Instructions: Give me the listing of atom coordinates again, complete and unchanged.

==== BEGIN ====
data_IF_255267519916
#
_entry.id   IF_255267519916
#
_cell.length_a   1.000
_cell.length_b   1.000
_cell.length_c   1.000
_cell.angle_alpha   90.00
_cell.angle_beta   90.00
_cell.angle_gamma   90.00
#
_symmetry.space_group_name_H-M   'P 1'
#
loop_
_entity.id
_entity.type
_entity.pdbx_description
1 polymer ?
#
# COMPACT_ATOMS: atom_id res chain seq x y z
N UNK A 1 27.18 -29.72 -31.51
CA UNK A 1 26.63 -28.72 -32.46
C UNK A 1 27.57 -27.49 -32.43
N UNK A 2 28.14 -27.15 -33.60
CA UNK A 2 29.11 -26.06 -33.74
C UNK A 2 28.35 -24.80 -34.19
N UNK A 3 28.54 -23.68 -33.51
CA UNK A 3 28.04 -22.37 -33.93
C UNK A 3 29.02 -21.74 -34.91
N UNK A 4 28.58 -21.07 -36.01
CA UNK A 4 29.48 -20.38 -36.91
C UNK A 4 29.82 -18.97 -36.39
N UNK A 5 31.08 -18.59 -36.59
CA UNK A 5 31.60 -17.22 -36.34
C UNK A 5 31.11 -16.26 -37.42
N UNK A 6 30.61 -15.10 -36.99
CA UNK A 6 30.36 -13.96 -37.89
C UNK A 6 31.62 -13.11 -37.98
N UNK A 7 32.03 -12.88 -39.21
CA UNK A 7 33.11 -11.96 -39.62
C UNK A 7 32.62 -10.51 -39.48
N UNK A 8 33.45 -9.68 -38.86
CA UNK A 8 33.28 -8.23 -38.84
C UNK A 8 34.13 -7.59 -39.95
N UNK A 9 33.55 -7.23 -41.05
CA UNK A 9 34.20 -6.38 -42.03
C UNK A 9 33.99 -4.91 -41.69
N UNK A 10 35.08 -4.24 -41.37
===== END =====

data_IF_255267519916
#
_entry.id   IF_255267519916
#
_cell.length_a   1.000
_cell.length_b   1.000
_cell.length_c   1.000
_cell.angle_alpha   90.00
_cell.angle_beta   90.00
_cell.angle_gamma   90.00
#
_symmetry.space_group_name_H-M   'P 1'
#
loop_
_entity.id
_entity.type
_entity.pdbx_description
1 polymer ?
#
# COMPACT_ATOMS: atom_id res chain seq x y z
N UNK A 1 27.18 -29.72 -31.51
CA UNK A 1 26.63 -28.72 -32.46
C UNK A 1 27.57 -27.49 -32.43
N UNK A 2 28.14 -27.15 -33.60
CA UNK A 2 29.11 -26.06 -33.74
C UNK A 2 28.35 -24.80 -34.19
N UNK A 3 28.54 -23.68 -33.51
CA UNK A 3 28.04 -22.37 -33.93
C UNK A 3 29.02 -21.74 -34.91
N UNK A 4 28.58 -21.07 -36.01
CA UNK A 4 29.48 -20.38 -36.91
C UNK A 4 29.82 -18.97 -36.39
N UNK A 5 31.08 -18.59 -36.59
CA UNK A 5 31.60 -17.22 -36.34
C UNK A 5 31.11 -16.26 -37.42
N UNK A 6 30.61 -15.10 -36.99
CA UNK A 6 30.36 -13.96 -37.89
C UNK A 6 31.62 -13.11 -37.98
N UNK A 7 32.03 -12.88 -39.21
CA UNK A 7 33.11 -11.96 -39.62
C UNK A 7 32.62 -10.51 -39.48
N UNK A 8 33.45 -9.68 -38.86
CA UNK A 8 33.28 -8.23 -38.84
C UNK A 8 34.13 -7.59 -39.95
N UNK A 9 33.55 -7.23 -41.05
CA UNK A 9 34.20 -6.38 -42.03
C UNK A 9 33.99 -4.91 -41.69
N UNK A 10 35.08 -4.24 -41.37